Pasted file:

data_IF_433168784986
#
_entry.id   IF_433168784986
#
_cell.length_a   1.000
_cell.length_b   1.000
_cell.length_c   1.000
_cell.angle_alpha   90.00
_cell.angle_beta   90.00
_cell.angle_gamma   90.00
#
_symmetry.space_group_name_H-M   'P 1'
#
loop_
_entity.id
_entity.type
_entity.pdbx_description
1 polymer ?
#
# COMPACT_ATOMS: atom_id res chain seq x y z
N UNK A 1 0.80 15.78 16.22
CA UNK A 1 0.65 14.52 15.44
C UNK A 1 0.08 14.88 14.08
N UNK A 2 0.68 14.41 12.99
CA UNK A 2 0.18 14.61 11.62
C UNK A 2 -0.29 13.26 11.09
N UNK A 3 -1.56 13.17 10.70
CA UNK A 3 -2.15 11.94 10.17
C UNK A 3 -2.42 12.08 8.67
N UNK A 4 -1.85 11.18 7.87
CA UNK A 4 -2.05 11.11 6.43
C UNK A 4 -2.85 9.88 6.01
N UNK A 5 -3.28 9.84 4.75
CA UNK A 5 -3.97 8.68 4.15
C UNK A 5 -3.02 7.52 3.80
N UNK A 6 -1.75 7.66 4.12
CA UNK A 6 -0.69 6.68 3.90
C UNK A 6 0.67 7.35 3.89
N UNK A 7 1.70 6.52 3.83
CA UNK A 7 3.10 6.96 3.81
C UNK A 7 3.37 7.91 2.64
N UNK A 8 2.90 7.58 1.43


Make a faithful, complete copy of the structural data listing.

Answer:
data_IF_433168784986
#
_entry.id   IF_433168784986
#
_cell.length_a   1.000
_cell.length_b   1.000
_cell.length_c   1.000
_cell.angle_alpha   90.00
_cell.angle_beta   90.00
_cell.angle_gamma   90.00
#
_symmetry.space_group_name_H-M   'P 1'
#
loop_
_entity.id
_entity.type
_entity.pdbx_description
1 polymer ?
#
# COMPACT_ATOMS: atom_id res chain seq x y z
N UNK A 1 0.80 15.78 16.22
CA UNK A 1 0.65 14.52 15.44
C UNK A 1 0.08 14.88 14.08
N UNK A 2 0.68 14.41 12.99
CA UNK A 2 0.18 14.61 11.62
C UNK A 2 -0.29 13.26 11.09
N UNK A 3 -1.56 13.17 10.70
CA UNK A 3 -2.15 11.94 10.17
C UNK A 3 -2.42 12.08 8.67
N UNK A 4 -1.85 11.18 7.87
CA UNK A 4 -2.05 11.11 6.43
C UNK A 4 -2.85 9.88 6.01
N UNK A 5 -3.28 9.84 4.75
CA UNK A 5 -3.97 8.68 4.15
C UNK A 5 -3.02 7.52 3.80
N UNK A 6 -1.75 7.66 4.12
CA UNK A 6 -0.69 6.68 3.90
C UNK A 6 0.67 7.35 3.89
N UNK A 7 1.70 6.52 3.83
CA UNK A 7 3.10 6.96 3.81
C UNK A 7 3.37 7.91 2.64
N UNK A 8 2.90 7.58 1.43